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Author Topic: Jet Engine Assisted Takeoff and Mixed Propulsion Differences  (Read 2720 times)

Offline Stuka_Hunter

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Greetings

I was Googling some stuff about JATO the other day and to my surprise all results were about RATO rockets, not JATO specifically (thats why I stated ˝Jet Engine Assisted Takeoff˝in the title of this topic). I only managed to find one example of JATO being mounted on any aircraft, that being the Avro Shackleton MR.Mk.3 Phase 3. My question is: are there any other examples of JATO being used? ???

Kind regards,
Stuka_Hunter  :)
« Last Edit: August 01, 2018, 04:12:56 am by Stuka_Hunter »

Offline bob225

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Re: Jet Engine Assisted Takeoff - Examples
« Reply #1 on: July 29, 2018, 01:11:28 pm »
Locheed Neptune?
B-36 peacemaker?

Online Arjen

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Re: Jet Engine Assisted Takeoff - Examples
« Reply #2 on: July 29, 2018, 01:49:28 pm »
I am fairly sure the tail-mounted J33 in the North American Savage helped it to take off from carriers. There's JATO for you.
I may be wrong about this, but I seem to recall JATO and RATO were frequently mixed up. 'JATO bottles' - rocket packs?
« Last Edit: July 29, 2018, 01:54:31 pm by Arjen »

Offline jstar

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Re: Jet Engine Assisted Takeoff - Examples
« Reply #3 on: July 29, 2018, 02:17:50 pm »
« Last Edit: July 29, 2018, 02:25:55 pm by jstar »

Offline CJGibson

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Re: Jet Engine Assisted Takeoff - Examples
« Reply #4 on: July 29, 2018, 06:30:46 pm »
As far as I know JATO and RATO are the same thing. JATO (J refers to a jet of rocket efflux) is old terminology and became RATO when gas turbines i.e. jet engines, became the powerplant of choice in the late 1940s.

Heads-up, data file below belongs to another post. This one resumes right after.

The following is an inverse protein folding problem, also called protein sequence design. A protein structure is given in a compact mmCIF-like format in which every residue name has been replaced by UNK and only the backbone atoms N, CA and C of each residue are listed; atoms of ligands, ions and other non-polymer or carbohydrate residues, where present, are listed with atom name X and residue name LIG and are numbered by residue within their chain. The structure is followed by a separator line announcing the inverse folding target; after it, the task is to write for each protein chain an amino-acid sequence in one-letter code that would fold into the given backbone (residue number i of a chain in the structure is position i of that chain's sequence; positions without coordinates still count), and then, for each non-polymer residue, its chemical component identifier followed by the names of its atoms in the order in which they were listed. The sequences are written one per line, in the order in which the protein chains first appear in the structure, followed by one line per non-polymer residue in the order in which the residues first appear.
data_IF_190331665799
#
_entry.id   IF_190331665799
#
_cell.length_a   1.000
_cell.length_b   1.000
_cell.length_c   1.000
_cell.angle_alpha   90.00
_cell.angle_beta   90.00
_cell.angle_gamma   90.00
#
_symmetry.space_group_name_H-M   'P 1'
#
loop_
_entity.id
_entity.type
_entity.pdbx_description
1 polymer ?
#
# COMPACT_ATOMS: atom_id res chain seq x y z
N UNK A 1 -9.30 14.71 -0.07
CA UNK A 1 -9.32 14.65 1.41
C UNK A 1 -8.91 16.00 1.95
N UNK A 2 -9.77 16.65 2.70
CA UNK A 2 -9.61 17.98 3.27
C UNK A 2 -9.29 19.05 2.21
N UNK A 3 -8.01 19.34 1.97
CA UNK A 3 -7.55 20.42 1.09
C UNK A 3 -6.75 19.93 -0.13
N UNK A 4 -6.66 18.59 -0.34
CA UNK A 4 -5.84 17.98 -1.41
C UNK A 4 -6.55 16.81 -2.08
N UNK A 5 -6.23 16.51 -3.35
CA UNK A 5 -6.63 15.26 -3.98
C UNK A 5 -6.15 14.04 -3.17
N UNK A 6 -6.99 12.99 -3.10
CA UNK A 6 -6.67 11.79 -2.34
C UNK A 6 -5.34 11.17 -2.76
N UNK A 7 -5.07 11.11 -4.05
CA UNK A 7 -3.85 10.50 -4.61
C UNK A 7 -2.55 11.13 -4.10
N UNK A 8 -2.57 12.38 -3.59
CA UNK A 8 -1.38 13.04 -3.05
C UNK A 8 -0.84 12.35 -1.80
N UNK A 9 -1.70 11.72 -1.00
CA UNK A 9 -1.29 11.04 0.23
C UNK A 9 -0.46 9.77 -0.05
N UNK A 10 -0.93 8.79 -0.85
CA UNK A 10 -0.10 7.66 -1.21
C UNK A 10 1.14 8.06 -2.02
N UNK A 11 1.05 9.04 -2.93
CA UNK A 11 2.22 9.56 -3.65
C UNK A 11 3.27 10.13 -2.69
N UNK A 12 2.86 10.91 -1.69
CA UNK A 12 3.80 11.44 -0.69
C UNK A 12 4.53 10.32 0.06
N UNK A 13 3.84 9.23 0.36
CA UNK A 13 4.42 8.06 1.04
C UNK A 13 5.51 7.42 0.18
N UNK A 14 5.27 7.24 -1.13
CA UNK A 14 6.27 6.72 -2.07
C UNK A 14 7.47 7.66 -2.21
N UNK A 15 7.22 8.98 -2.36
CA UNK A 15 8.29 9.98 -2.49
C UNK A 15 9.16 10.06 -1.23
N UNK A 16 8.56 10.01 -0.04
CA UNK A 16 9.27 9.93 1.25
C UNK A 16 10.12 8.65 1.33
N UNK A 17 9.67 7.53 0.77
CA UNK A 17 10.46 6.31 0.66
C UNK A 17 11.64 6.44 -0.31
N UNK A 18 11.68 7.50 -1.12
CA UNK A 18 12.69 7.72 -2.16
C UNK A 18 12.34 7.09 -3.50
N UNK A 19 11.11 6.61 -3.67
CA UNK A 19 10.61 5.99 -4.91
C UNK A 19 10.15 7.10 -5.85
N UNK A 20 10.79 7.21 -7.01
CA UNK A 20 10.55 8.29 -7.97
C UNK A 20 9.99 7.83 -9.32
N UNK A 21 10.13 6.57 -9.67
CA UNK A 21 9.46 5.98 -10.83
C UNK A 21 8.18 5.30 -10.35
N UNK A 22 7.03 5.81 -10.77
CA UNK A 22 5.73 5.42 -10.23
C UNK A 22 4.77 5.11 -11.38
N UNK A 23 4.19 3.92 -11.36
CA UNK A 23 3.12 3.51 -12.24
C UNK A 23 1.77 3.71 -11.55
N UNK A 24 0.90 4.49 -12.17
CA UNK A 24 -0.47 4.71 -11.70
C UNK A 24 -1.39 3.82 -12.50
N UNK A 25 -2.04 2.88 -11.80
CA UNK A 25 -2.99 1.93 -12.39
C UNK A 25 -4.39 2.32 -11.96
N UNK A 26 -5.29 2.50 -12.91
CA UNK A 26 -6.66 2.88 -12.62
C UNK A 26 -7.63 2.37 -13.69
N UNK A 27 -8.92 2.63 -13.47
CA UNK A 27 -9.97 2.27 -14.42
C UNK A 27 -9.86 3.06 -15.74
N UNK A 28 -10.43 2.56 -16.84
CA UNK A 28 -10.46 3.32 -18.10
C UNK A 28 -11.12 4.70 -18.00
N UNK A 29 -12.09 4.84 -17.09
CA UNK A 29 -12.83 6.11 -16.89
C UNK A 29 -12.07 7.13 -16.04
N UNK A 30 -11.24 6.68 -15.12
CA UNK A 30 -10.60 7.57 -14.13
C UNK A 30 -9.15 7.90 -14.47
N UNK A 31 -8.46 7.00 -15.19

Gas turbines on piston-engined aircraft are usually referred to as auxiliary or boost engines.

Chris

Offline Stuka_Hunter

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Re: Jet Engine Assisted Takeoff - Examples
« Reply #5 on: July 30, 2018, 12:11:53 am »
Locheed Neptune?
B-36 peacemaker?
Martin P4M Mercator?

and some of these: https://en.wikipedia.org/wiki/Category:Aircraft_with_auxiliary_jet_engines


I was aware before that these aircraft have auxiliary jet engines, but none of them qualify for JATO in my opinion. That is simply because they can still be used after takeoff on Martin P4M Mercator, Lockheed Neptune, NA Savage and on the Peacemaker, primarily for increased speed over the target (I dont know about Avro Shackleton though).

Comparing that to RATO (I know there might be a slight mixup between both RATO and JATO), which stops working after takeoff, it isnt the same. However, all of the airplanes mentioned above do qualify for mixed propulsion, utilising two different types of engines on one airframe.

Does anyone have info about this one, the Fairchild C-123J. On the wingtips are J44 jet engines.


Offline Zootycoon

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Re: Jet Engine Assisted Takeoff - Examples
« Reply #6 on: July 30, 2018, 01:59:15 am »
DH Trident 3b

A rare example of jet with a take off assist jet.